Statistics from enterprise investment scheme investment firms Deepbridge Capital and Calculus Capital show a steady increase in the number of advisers using in EIS schemes over the last three years.
For the 12 months up to the end of November, Deepbridge Capital has seen a 102 per cent increase in the number of advisers referring EIS cases to it, along with a 312 per cent increase in the number of advisers expressing interest in referring EIS work this tax year, although most will come through in 2016.
Deepbridge stated that across 2011 to 2012 EIS market growth was at £890m, increasing to £1.1bn across 2012 to 2013 and up to £1.5bn in 2013 to 2014.
Provisional figures for 2014 to 2015 are expected to come through at the end of January, with the firm predicting further growth.
Andrew Aldridge, head of marketing at Deepbridge Capital, suggested this increased interest was attributable to both new advisers looking at the tax-efficient investment sector for the first time and experienced advisers looking at new opportunities.
“The past 18 months has seen some headline-making failures from some of the traditional providers in this sector, which has perhaps led a number of advisers to look at what other opportunities there are in the market, with a particular interest in how managers in this space manage investment risk.”
Calculus Capital backed up the trend by reporting a 42 per cent increase in investors compared to November 2014 and a 43 per cent increase in investment in its EIS funds compared to the same time last year.
It added that the deal flow was up 40 per cent higher year-on-year.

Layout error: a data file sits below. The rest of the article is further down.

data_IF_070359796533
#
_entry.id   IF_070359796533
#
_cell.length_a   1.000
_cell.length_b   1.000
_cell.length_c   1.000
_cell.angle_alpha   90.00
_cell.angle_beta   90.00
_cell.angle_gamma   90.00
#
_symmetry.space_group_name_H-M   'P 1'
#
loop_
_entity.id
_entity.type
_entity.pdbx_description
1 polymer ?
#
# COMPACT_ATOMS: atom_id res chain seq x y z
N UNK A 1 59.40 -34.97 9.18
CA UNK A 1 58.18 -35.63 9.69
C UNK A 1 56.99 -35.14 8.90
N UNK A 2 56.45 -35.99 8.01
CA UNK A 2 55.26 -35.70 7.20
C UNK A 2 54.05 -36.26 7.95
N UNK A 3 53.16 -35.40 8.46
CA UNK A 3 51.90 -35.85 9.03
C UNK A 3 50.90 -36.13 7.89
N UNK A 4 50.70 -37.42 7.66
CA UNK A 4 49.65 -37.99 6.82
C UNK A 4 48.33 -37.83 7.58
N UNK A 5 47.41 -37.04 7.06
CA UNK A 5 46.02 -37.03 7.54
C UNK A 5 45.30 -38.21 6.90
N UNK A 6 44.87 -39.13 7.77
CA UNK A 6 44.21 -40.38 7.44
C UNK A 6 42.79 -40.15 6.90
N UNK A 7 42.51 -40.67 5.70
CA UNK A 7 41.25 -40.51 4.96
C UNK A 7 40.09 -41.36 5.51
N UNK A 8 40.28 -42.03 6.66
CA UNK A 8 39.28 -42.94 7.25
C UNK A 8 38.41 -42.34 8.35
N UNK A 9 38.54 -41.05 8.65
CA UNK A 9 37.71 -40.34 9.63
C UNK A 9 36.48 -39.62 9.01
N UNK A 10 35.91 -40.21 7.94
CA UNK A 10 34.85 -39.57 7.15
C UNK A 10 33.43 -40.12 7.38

The firm also did research amongst a mixture of wealth management firms, private banks and independent financial advisers, interviewing 18 in total to gauge their views on the EIS sector.
Results showed that 75 per cent of those interviewed stated that EIS was a growing part of their business, with the most common reason being changes to pension cap.
Other key factors included greater acceptance as an asset class and that legislative changes are making EIS more appropriate.
John Glencross, chief executive officer and co-founder of Calculus Capital, explained HM Treasury recently reaffirmed its support for EIS investment by saying small and medium size businesses make a crucial contribution to the UK economy “and that EIS investment meets a critical gap in the market for equity risk capital for these companies”.
Statistics published by HM Revenue and Customs at the end of October this year showed that since EIS’ were launched in 1993 to 1994, just over 22,900 individual companies have received investment through the scheme and over £12.3bn of funds have been raised.
Data for 2013 to 2014 showed that 2,770 companies raised a total of £1.5bn of funds under the EIS scheme. In 2012 to 2013, 2,470 companies raised £1bn of funds.
Andrew Sherlock, partner at Oxford Capital Partners, told FTAdviser that between 2011 and 2014, the number of clients referred to the firm by advisers has doubled each year.
However, while the firm has continued to work with an increasing number of advisers this year, overall growth of the EIS market has slowed, according to Mr Sherlock.